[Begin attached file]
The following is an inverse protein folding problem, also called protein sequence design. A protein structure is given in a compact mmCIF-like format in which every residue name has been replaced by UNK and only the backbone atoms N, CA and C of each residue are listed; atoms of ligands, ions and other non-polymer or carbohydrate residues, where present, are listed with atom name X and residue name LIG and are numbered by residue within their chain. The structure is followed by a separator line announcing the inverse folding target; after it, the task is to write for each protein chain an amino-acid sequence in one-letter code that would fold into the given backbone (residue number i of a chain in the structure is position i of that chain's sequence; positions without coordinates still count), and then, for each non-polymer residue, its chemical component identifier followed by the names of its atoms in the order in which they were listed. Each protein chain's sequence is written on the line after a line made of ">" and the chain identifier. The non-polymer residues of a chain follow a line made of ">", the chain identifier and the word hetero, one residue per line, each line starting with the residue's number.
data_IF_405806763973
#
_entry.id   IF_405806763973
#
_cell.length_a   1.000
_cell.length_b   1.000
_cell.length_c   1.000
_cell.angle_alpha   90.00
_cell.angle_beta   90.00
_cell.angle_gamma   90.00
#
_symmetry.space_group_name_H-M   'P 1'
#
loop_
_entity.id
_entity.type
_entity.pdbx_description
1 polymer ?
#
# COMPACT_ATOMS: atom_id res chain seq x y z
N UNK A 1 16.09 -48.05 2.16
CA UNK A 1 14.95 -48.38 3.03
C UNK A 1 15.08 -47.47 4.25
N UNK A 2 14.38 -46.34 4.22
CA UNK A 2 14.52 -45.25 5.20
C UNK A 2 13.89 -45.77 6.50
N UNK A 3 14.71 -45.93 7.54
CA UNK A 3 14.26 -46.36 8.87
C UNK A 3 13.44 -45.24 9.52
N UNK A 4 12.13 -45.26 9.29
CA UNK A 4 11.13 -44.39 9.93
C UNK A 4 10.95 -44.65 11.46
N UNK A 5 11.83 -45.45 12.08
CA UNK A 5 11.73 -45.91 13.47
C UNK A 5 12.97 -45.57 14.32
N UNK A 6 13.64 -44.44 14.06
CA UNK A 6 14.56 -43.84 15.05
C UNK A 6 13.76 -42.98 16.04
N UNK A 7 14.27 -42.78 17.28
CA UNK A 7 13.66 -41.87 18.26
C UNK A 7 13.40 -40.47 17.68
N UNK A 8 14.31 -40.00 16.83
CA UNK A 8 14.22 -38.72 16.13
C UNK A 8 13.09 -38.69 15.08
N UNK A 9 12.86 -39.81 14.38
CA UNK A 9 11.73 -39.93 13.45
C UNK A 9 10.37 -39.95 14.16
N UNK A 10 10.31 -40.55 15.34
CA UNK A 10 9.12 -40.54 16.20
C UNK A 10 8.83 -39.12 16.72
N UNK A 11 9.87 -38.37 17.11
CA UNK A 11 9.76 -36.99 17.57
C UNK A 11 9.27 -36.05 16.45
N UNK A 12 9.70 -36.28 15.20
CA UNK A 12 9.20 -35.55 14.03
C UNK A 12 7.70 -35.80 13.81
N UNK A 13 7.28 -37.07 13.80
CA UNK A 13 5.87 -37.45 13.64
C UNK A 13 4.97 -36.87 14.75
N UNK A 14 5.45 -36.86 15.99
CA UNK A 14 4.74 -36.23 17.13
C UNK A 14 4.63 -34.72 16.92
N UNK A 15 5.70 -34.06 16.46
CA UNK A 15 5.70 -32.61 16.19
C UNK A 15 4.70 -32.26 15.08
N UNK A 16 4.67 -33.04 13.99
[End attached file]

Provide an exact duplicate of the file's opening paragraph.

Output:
The following is an inverse protein folding problem, also called protein sequence design. A protein structure is given in a compact mmCIF-like format in which every residue name has been replaced by UNK and only the backbone atoms N, CA and C of each residue are listed; atoms of ligands, ions and other non-polymer or carbohydrate residues, where present, are listed with atom name X and residue name LIG and are numbered by residue within their chain. The structure is followed by a separator line announcing the inverse folding target; after it, the task is to write for each protein chain an amino-acid sequence in one-letter code that would fold into the given backbone (residue number i of a chain in the structure is position i of that chain's sequence; positions without coordinates still count), and then, for each non-polymer residue, its chemical component identifier followed by the names of its atoms in the order in which they were listed. Each protein chain's sequence is written on the line after a line made of ">" and the chain identifier. The non-polymer residues of a chain follow a line made of ">", the chain identifier and the word hetero, one residue per line, each line starting with the residue's number.